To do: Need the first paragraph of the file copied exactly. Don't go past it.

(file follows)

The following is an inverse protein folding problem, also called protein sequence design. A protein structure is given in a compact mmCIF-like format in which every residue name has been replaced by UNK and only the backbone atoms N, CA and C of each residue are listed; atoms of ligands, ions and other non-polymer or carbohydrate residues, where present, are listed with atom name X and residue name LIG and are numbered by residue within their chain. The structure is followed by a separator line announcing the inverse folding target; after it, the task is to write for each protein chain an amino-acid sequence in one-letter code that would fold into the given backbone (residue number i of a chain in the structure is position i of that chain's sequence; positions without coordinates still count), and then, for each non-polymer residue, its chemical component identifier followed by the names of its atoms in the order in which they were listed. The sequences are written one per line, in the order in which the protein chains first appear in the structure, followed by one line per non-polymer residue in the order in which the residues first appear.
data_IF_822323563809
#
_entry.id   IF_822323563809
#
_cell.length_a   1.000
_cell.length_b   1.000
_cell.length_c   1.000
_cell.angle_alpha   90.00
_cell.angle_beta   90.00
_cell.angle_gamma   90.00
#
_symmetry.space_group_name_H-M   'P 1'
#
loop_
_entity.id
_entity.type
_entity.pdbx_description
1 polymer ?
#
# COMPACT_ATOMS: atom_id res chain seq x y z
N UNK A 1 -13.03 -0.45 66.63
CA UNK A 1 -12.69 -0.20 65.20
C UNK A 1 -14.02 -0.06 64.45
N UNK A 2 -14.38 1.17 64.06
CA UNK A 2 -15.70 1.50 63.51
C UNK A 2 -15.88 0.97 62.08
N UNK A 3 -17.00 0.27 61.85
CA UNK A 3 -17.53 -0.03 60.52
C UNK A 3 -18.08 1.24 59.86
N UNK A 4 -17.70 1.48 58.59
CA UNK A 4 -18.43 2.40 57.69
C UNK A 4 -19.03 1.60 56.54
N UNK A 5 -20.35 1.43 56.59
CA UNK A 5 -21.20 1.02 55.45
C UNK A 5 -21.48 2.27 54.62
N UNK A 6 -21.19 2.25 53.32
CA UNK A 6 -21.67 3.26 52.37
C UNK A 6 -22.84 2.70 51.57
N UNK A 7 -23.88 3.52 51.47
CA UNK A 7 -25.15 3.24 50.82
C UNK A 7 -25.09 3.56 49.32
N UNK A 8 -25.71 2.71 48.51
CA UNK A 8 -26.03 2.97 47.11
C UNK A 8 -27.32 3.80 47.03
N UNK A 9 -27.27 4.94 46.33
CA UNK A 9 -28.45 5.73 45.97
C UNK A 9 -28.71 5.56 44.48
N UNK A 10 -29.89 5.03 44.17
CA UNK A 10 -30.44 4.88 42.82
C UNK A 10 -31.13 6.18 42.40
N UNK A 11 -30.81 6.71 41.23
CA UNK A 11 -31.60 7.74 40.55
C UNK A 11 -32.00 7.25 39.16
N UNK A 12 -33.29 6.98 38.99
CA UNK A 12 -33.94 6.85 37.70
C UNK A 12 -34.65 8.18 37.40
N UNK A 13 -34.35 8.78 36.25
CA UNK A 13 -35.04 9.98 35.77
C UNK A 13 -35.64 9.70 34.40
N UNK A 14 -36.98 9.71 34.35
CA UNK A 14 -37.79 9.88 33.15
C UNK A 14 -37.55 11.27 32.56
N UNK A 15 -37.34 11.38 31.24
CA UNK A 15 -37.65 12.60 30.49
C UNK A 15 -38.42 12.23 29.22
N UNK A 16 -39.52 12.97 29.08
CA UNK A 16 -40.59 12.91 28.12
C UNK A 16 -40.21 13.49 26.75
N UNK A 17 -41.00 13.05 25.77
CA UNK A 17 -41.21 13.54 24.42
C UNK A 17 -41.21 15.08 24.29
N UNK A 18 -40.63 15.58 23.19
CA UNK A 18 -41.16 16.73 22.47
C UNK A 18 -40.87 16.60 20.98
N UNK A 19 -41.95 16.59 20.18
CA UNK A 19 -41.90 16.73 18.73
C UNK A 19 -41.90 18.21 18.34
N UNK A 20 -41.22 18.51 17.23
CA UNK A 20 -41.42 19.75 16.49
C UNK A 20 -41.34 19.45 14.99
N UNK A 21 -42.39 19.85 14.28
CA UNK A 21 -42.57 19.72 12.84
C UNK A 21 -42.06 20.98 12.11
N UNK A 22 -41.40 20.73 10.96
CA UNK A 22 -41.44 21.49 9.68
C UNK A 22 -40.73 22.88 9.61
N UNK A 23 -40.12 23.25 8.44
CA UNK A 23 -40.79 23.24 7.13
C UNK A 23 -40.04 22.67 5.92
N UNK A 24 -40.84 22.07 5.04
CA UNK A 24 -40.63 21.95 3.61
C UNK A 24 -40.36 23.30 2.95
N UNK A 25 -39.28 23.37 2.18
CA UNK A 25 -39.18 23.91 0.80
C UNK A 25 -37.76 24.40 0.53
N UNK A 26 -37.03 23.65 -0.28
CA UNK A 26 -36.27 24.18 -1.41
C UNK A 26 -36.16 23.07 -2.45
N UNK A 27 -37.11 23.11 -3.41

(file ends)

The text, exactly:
The following is an inverse protein folding problem, also called protein sequence design. A protein structure is given in a compact mmCIF-like format in which every residue name has been replaced by UNK and only the backbone atoms N, CA and C of each residue are listed; atoms of ligands, ions and other non-polymer or carbohydrate residues, where present, are listed with atom name X and residue name LIG and are numbered by residue within their chain. The structure is followed by a separator line announcing the inverse folding target; after it, the task is to write for each protein chain an amino-acid sequence in one-letter code that would fold into the given backbone (residue number i of a chain in the structure is position i of that chain's sequence; positions without coordinates still count), and then, for each non-polymer residue, its chemical component identifier followed by the names of its atoms in the order in which they were listed. The sequences are written one per line, in the order in which the protein chains first appear in the structure, followed by one line per non-polymer residue in the order in which the residues first appear.